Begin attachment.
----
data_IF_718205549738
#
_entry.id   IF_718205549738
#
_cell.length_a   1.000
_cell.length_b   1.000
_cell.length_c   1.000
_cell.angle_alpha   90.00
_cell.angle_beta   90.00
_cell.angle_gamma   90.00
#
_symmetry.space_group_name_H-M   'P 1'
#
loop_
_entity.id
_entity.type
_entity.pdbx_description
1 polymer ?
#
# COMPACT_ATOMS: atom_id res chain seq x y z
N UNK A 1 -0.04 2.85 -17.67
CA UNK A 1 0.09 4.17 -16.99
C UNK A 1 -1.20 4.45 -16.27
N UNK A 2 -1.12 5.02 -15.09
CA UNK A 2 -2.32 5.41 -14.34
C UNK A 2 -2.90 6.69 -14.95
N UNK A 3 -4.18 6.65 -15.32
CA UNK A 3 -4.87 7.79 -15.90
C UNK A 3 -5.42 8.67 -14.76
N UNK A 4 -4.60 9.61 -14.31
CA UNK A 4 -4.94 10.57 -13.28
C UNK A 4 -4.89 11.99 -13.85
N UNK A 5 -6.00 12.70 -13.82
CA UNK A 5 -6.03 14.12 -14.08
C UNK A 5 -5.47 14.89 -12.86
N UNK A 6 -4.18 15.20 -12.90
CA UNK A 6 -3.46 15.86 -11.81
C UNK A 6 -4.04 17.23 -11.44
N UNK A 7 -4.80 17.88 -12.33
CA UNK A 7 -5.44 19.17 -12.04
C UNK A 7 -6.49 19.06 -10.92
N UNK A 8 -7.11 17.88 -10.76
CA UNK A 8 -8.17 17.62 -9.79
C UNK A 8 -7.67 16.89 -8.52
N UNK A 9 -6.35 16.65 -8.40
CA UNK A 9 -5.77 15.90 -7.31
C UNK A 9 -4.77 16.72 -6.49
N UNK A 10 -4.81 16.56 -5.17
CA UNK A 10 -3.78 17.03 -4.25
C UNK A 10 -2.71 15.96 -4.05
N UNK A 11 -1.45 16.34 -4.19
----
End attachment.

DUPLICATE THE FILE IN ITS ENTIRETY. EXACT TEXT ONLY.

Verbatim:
data_IF_718205549738
#
_entry.id   IF_718205549738
#
_cell.length_a   1.000
_cell.length_b   1.000
_cell.length_c   1.000
_cell.angle_alpha   90.00
_cell.angle_beta   90.00
_cell.angle_gamma   90.00
#
_symmetry.space_group_name_H-M   'P 1'
#
loop_
_entity.id
_entity.type
_entity.pdbx_description
1 polymer ?
#
# COMPACT_ATOMS: atom_id res chain seq x y z
N UNK A 1 -0.04 2.85 -17.67
CA UNK A 1 0.09 4.17 -16.99
C UNK A 1 -1.20 4.45 -16.27
N UNK A 2 -1.12 5.02 -15.09
CA UNK A 2 -2.32 5.41 -14.34
C UNK A 2 -2.90 6.69 -14.95
N UNK A 3 -4.18 6.65 -15.32
CA UNK A 3 -4.87 7.79 -15.90
C UNK A 3 -5.42 8.67 -14.76
N UNK A 4 -4.60 9.61 -14.31
CA UNK A 4 -4.94 10.57 -13.28
C UNK A 4 -4.89 11.99 -13.85
N UNK A 5 -6.00 12.70 -13.82
CA UNK A 5 -6.03 14.12 -14.08
C UNK A 5 -5.47 14.89 -12.86
N UNK A 6 -4.18 15.20 -12.90
CA UNK A 6 -3.46 15.86 -11.81
C UNK A 6 -4.04 17.23 -11.44
N UNK A 7 -4.80 17.88 -12.33
CA UNK A 7 -5.44 19.17 -12.04
C UNK A 7 -6.49 19.06 -10.92
N UNK A 8 -7.11 17.88 -10.76
CA UNK A 8 -8.17 17.62 -9.79
C UNK A 8 -7.67 16.89 -8.52
N UNK A 9 -6.35 16.65 -8.40
CA UNK A 9 -5.77 15.90 -7.31
C UNK A 9 -4.77 16.72 -6.49
N UNK A 10 -4.81 16.56 -5.17
CA UNK A 10 -3.78 17.03 -4.25
C UNK A 10 -2.71 15.96 -4.05
N UNK A 11 -1.45 16.34 -4.19